ORLANDO, Fla. — The Trump administration’s plan to boost funding for freight corridors and modernize outdated infrastructure would benefit the commercial transportation sector, a senior official with American Trucking Associations said during a seminar at the group’s annual conference Oct. 22.
“ATA is certainly excited about the prospect of finally being able to address the infrastructure funding shortfall. We certainly have enormous problems in this country just on basic payments of the highway system, let alone dealing with some of the congestion projects,” said Darrin Roth, ATA’s director of highway operations, at the Management Conference & Exhibition.
As the administration finalizes a $1 trillion funding plan for commercial and passenger transportation systems, the trucking industry as represented by ATA is asking for quick action on highway upgrades that would alleviate congestion. More than $63 billion in operational costs to the industry in 2015 were caused by congestion, the American Transportation Research Institute found.
White House officials are floating proposals to various sources aimed at funding long-term infrastructure projects. The proposals include public-private partnerships and asset-recycling.
While the selling or leasing of public entities, or asset recycling, remains viable, Trump has downplayed his enthusiasm for P3s.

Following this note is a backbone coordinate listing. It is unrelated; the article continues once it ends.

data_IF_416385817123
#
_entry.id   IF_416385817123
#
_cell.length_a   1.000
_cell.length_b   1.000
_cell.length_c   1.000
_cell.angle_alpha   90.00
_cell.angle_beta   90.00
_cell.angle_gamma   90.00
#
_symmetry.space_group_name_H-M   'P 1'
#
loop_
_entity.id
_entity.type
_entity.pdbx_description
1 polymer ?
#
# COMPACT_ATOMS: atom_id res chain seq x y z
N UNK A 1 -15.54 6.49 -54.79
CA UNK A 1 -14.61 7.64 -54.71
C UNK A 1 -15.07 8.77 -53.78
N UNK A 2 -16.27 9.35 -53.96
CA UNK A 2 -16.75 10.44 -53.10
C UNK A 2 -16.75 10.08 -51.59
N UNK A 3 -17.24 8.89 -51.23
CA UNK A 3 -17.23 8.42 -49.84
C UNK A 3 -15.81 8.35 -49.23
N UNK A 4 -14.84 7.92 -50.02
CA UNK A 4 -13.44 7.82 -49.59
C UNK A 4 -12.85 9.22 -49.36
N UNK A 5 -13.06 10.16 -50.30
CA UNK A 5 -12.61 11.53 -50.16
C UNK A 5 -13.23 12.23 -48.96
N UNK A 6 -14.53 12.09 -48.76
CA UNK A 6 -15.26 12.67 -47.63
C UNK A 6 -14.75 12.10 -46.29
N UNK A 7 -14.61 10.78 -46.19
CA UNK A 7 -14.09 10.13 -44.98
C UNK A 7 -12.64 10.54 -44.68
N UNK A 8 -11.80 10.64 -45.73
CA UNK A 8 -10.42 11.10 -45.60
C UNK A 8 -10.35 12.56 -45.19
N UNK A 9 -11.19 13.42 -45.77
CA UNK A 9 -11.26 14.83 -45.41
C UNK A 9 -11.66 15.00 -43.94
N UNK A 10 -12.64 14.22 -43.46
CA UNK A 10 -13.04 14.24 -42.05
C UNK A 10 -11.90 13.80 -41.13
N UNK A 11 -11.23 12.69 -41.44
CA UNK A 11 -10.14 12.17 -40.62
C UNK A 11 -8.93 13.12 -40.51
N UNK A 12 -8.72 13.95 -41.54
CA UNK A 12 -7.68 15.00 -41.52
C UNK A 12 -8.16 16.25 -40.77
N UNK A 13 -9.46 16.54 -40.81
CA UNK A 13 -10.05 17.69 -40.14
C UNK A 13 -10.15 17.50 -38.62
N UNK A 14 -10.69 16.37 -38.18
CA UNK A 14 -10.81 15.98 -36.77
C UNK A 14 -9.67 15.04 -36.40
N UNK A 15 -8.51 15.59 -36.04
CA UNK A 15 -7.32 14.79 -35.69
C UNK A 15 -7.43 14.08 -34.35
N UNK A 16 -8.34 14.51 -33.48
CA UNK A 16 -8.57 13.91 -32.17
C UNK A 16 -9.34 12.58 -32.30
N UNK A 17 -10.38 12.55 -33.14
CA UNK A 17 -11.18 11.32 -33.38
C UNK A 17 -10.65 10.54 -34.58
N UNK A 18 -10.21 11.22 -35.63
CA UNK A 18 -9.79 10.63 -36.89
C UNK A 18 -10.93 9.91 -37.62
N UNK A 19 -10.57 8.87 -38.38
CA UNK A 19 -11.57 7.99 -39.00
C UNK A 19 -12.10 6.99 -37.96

“The president recently has suggested that he’s not a big fan of public-private partnerships, so who knows where that goes. But then the question is what do you replace that with. How do you get to that trillion dollars,” Roth added. ATA is among the stakeholders advocating for an increase in the federal fuel tax.
Administration officials and Republican leaders on Capitol Hill tout potential benefits stemming from acquiring public transportation systems. At a recent hearing, House Transportation and Infrastructure Chairman Bill Shuster (R-Pa.) told stakeholders asset recycling would be useful in a long-term plan. But Jonathan Peters, professor of finance at City University of New York, who addressed attendees, said the private sector would likely view such acquisitions as units meant to generate profits. And moving toward privatizing existing infrastructure would present different sets of challenges, he noted.
“The president now thinks the private sector is ready to jump in, and ready to be invested in infrastructure. And the answer is yes, they will be, but only under certain terms and conditions,” Peters said.
Trump’s $1 trillion, 10-year funding proposal detailed in the president’s fiscal 2018 budget request would require $200 billion in federal spending as a way to incentivize private sector investments. Neither the White House nor Republican leaders in Congress advocates an increase in fuel taxes. The federal tax on diesel is 24.4 cents per gallon. The tax on gas is 18.4 cents per gallon. Both have remained unchanged since 1993.